The present Frogham Farm house has its origins in the 15th century with additions and “modernizations” over the following centuries, and the earliest reference to this house appears to be in a sale document of 1485 when William Wickham of the parish of Nonyngton sold William Stopyll of the same parish the house with the grange [granary or barn] and all its appurtenances and attached land situated at Brode Sole in the parish of Nonyngton. It’s almost certain that the house referred to in the sale document is the building, then probably only a few years old, which evolved into the present Frogham Farm house.
The Boys family of Fredville acquired Broadsole Farm in the early to mid-16th century arm and it continued to be part of their extensive holdings in and around Nonington until the overwhelming debts accumulated by Sir Edward Boys and Major John Boys necessitated the selling of what remained of the once extensive Fredville estate. In July of 1673 Major John Boys, Sir Edward’s heir and the last of his family to own and live at Fredville conveyed to Denzil, Lord Holles ‘the mansion house called Fredville, wherein the said John Boys then lived and lands ect. unto the said manor belonging and situated in the several parishes of Nonington, Barfrestone and Knowlton together with a farmhouse called Frogham farm and several closes thereunto belonging containing two hundred acres, which farm was already mortgaged to one William Gilbourne”.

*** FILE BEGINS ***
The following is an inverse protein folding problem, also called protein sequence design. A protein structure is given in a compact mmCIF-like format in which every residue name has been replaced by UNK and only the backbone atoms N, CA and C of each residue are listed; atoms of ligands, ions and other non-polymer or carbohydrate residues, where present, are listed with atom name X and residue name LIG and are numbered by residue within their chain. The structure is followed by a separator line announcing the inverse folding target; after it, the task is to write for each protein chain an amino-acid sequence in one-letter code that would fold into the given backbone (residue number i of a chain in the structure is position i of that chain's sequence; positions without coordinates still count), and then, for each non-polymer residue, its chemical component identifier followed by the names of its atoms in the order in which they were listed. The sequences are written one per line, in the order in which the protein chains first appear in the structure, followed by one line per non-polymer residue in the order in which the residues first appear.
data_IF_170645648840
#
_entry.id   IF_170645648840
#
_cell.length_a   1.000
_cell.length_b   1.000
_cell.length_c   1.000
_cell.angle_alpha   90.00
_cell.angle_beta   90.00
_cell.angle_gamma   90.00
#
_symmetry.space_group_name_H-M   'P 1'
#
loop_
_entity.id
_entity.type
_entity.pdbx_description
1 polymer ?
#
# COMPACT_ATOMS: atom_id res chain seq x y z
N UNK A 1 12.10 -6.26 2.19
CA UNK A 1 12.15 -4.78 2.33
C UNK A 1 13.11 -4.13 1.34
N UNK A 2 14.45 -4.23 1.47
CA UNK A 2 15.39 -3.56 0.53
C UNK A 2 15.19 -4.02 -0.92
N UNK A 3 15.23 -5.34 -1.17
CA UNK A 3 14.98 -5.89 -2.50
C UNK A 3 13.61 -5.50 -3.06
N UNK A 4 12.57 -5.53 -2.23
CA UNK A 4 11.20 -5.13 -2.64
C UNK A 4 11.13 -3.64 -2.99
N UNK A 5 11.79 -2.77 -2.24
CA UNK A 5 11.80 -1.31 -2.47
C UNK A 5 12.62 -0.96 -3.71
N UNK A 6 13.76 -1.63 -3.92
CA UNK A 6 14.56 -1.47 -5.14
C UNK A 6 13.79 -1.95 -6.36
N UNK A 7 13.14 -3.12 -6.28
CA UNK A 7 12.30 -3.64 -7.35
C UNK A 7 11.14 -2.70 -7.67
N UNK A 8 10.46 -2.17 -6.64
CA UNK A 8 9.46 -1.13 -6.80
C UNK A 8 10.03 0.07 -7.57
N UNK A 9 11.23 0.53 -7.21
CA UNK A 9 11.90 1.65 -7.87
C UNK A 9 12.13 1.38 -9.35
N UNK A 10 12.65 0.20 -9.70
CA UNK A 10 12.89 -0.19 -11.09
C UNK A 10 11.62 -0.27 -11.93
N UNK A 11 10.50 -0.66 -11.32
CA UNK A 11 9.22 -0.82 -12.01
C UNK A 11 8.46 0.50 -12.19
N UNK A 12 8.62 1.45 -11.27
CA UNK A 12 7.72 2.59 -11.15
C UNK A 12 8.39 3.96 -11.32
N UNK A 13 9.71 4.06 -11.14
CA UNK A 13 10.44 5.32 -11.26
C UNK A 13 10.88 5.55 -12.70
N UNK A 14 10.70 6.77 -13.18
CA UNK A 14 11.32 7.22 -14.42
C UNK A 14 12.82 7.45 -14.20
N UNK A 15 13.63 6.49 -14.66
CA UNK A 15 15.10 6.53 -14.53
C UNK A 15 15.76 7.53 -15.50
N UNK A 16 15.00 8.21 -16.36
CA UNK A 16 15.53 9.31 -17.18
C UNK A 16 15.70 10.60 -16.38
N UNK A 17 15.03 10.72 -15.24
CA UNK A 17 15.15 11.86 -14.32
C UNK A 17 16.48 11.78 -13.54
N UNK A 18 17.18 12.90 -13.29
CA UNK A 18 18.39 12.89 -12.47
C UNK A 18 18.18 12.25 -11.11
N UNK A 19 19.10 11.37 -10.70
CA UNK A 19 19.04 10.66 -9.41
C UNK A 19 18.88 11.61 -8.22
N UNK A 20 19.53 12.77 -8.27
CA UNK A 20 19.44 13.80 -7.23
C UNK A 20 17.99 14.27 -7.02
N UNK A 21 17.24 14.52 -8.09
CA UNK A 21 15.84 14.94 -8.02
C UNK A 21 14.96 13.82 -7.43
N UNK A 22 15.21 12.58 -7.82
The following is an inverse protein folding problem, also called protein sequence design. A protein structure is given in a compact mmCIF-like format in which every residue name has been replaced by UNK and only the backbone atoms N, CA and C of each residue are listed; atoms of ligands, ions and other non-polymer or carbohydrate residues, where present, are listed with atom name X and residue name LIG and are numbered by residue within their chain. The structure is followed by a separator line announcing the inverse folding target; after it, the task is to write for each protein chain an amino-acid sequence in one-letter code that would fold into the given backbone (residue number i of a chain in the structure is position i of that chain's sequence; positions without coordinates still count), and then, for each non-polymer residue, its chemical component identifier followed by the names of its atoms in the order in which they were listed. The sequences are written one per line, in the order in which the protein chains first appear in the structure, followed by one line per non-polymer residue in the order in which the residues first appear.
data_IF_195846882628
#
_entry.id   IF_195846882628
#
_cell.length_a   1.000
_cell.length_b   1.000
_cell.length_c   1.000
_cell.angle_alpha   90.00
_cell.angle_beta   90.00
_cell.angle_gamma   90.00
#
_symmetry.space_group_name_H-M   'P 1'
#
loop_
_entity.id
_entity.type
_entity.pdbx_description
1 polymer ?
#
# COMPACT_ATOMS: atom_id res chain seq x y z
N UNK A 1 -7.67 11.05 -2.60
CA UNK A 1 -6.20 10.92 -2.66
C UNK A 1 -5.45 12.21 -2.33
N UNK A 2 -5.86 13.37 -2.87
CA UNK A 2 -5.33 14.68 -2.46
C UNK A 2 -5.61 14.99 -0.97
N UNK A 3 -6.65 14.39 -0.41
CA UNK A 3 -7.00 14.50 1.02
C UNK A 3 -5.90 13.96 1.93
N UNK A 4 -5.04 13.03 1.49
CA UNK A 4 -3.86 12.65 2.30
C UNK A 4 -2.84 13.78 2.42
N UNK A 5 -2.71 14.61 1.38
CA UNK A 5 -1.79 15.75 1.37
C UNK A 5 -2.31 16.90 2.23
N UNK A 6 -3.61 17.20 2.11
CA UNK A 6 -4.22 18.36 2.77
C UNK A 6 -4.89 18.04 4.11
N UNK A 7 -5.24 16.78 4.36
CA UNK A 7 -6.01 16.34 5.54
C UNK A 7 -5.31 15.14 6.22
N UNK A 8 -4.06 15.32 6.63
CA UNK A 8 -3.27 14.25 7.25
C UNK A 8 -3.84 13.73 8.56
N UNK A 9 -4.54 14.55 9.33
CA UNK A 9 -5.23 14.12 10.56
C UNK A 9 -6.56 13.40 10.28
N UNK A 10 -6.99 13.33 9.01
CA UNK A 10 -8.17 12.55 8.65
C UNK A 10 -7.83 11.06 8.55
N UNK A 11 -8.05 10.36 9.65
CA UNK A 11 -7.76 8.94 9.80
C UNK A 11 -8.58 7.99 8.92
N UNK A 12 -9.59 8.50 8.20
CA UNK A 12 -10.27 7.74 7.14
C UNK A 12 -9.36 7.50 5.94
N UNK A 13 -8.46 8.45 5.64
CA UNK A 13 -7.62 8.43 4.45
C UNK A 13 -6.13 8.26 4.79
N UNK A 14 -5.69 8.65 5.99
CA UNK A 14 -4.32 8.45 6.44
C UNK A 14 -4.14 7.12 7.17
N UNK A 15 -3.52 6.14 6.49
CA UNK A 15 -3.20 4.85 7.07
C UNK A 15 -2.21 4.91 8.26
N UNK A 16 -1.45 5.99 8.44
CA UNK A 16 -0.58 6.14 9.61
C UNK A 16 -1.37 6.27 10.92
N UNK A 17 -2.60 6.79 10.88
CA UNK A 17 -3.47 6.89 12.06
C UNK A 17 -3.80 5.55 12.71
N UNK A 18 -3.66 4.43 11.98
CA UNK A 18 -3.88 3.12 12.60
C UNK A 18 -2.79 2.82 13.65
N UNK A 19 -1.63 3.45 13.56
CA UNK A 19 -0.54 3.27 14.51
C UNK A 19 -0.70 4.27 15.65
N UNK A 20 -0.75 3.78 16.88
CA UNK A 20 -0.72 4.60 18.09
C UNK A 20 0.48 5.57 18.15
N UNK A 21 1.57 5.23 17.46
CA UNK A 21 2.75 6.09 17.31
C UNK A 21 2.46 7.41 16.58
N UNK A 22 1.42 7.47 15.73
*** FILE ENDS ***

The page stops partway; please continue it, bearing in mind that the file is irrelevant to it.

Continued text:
The Holles of Ifield peerage became extinct on the death of Denzil’s grandson, Denzil Holles, 3rd Baron Holles, in the early 1690’s and Fredville was one of the estates which passed by inheritance through John Holles, 4th Earl of Clare and Duke of Newcastle to his nephew, Thomas Pelham Holles, Earl of Clare and Duke of Newcastle. During a long political career which included serving as prime-minister, Thomas Holles ran up large debts which resulted in his having to sell off large amounts of property in 1741.